Thursday, June 11, 2009

Bored Hatamoto - Acrobats of Death (1959)

It's 1690, the period of Japan's Tokugawa Shogunate, and trouble is brewing in Edo. The successful completion of the Yushima shrine calls for celebration, and has even attracted a troupe of Chinese acrobats. During the celebrations, a close advisor of the Shogun is mysteriously assassinated. The magistrate Sakai is very fast in blaming the deed on the secret Christian sect of Edo.

Soon, a series of arsons, robberies, abductions and further murders perpetrated by masked men who leave crosses in the houses they plunder and loudly declare themselves to be Christian crusaders seems to prove the magistrate right. But there is another, more subtle string of murders that does not fit Sakai's theory at all - some of the hidden Christians of Edo are killed in the same ways as the Shogun's advisor, pointing to a conspiracy against the Shogunate itself that uses the Christians as its scapegoat.

Fortunately for the Tokugawa, Saotome Mondonosuke (Utaemon Ichikawa), a direct retainer of the Shogun who has been declared "to stand above the law", takes an interest in the situation, and uses a combination of his skills as a detective, his masterful swordsmanship, and his sympathy with the less fortunate tiers of Japanese society to save the day.

Acrobats of Death is chambara in a style that would very soon start to look quite old-fashioned compared to the wonders and atrocities the genre would reach for in the 60s. This doesn't make it a bad movie, quite the opposite, it's excellent fun when you keep in mind that this provides what samurai films of its style and time were supposed to provide - a rollicking good time for a matinee audience, comparable to a fine Hollywood swashbuckler.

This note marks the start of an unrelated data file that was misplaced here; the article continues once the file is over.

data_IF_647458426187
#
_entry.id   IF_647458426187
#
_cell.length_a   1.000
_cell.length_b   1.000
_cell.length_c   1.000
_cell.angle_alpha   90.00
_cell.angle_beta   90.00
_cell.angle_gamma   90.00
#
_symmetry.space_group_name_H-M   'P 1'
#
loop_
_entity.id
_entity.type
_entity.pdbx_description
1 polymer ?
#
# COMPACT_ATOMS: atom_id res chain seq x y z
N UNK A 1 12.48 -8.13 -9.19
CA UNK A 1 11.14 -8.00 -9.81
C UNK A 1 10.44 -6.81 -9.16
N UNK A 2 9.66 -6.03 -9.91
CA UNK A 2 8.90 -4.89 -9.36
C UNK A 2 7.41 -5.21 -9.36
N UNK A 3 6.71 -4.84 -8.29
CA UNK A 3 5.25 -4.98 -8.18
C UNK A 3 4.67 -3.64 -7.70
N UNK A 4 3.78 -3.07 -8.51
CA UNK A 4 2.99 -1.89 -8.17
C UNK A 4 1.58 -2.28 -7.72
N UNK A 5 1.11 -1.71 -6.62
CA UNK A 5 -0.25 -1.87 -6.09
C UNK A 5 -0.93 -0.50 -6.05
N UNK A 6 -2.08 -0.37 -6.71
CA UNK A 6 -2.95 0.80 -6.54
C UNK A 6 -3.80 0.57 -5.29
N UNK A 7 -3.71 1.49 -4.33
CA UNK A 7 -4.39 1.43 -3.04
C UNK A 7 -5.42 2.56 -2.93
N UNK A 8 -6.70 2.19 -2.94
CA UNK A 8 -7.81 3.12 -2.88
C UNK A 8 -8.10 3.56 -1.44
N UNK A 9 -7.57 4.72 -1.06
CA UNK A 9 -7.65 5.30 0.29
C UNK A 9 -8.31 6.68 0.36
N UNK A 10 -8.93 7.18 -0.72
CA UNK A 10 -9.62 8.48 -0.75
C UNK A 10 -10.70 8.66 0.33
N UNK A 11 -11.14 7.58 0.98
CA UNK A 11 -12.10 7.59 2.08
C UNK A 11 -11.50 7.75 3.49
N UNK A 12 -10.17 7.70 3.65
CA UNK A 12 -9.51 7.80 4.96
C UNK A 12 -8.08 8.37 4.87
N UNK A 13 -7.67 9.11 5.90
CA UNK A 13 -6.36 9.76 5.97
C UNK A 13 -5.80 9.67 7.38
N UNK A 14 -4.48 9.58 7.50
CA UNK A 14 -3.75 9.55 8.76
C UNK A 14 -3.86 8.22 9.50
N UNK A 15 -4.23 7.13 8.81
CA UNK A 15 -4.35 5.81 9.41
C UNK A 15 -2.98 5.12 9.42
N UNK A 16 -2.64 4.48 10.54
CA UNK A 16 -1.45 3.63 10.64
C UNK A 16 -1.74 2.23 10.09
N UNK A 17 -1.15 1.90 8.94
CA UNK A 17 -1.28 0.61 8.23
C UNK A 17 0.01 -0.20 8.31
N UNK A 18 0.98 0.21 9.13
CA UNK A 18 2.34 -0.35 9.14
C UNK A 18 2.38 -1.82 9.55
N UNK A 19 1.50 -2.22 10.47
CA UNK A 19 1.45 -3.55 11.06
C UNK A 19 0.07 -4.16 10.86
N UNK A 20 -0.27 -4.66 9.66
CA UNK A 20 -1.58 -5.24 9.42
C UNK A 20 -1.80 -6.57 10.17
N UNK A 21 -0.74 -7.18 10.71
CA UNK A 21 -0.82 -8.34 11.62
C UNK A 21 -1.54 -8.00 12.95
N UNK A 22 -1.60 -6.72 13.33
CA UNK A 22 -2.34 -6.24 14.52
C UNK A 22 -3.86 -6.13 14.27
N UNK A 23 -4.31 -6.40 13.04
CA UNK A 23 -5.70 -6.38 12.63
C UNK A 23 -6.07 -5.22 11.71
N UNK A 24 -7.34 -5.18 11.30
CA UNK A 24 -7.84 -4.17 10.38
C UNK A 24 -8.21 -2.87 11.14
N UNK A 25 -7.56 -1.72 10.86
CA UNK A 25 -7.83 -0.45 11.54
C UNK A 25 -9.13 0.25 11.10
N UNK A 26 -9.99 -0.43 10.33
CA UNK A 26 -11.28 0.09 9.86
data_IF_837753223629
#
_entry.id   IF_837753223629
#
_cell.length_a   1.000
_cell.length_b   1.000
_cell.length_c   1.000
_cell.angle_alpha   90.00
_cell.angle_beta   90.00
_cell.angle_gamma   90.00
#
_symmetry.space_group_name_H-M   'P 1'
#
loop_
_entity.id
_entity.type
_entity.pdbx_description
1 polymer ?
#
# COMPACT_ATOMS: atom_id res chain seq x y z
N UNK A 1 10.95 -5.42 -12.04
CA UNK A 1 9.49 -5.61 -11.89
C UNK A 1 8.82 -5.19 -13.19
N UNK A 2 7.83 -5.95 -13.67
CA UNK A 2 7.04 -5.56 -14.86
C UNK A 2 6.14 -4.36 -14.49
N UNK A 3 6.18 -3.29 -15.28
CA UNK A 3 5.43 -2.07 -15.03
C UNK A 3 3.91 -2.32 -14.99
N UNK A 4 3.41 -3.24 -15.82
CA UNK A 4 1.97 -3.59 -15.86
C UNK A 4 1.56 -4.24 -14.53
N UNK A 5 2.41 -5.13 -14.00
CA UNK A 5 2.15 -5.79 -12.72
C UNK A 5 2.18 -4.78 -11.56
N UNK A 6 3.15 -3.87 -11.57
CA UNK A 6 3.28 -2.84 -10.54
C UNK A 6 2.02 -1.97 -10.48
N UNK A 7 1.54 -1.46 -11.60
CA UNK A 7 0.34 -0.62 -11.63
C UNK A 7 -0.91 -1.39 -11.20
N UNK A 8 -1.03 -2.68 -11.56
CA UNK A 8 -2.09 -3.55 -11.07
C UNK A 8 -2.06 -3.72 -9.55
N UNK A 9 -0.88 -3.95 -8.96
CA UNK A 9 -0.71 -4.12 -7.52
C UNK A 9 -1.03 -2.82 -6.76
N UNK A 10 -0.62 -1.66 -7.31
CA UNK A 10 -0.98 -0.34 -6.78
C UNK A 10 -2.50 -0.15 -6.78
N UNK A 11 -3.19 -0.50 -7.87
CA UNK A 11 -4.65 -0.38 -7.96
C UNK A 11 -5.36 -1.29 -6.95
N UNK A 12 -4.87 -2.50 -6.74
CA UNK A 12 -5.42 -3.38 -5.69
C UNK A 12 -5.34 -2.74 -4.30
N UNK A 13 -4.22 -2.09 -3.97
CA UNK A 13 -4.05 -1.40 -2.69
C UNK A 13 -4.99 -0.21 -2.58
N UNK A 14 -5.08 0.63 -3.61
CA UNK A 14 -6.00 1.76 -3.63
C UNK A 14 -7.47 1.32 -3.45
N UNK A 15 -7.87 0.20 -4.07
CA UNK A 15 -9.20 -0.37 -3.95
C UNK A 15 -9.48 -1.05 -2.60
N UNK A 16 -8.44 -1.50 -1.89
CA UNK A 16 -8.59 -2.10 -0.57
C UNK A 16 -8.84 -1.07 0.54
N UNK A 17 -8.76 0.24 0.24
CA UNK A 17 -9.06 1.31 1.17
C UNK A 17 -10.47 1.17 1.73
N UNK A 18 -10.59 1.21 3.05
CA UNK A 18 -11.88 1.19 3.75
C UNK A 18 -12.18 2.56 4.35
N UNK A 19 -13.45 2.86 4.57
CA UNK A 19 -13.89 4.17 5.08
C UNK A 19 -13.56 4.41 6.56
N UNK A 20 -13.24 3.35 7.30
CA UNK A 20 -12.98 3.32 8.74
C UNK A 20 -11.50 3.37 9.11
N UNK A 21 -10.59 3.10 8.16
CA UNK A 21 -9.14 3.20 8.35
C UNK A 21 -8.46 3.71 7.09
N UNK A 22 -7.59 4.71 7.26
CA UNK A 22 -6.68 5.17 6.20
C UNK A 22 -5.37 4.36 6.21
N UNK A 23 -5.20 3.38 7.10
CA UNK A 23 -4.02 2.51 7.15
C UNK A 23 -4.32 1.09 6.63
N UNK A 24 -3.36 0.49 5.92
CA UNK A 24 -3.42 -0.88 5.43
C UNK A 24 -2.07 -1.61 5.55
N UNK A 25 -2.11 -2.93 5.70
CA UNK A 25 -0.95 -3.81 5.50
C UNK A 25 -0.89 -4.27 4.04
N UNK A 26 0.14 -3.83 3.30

Sure, the film is sometimes a little stiff, a wee bit too melodramatic, Yashushi Sasaki's direction isn't all that inspired, but the plot moves along at an excellent pace and the film has a highly likeable and charismatic hero in Ichikawa's Saotome. The latter shouldn't come as a surprise, since the "Bored Hatamoto" was Ichikawa's signature role, much like Zatoichi would become Shintaro Katsu's or Nemuri Kyoshiro Raizo Ichikawa's (no relation with Utaemon, by the way). Unfortunately, there's not much information about actor/producer Ichikawa or the Bored Hatamoto films to be found online in any language I speak, so I can't even say how many films the series had or what place Acrobats of Death has in it.

While the film's plot is quite obvious, the script has some surprising flourishes one wouldn't necessarily expect. The Chinese acrobats at first look and act like the sort of racist stereotypes that wouldn't be out of place next to Boris Karloff as Fu Manchu, but the film provides a perfectly natural and ironic explanation for this that I can't bring myself to reveal.

Then there's a strangely democratic subtext for a film about a man who stands above the law and defends the Tokugawa Shogunate. The film (and its hero) very firmly believe in the rule of law and in the right of the poor and disenfranchised of a society to be treated fairly. It's not very subtly done, and not unproblematic in its context, but still commendable.

So, Acrobats of Death seems to me invaluable as a look into the chambara before the genre got all mad and weird and bloodthirsty. Even better - it's a fun and clever film.


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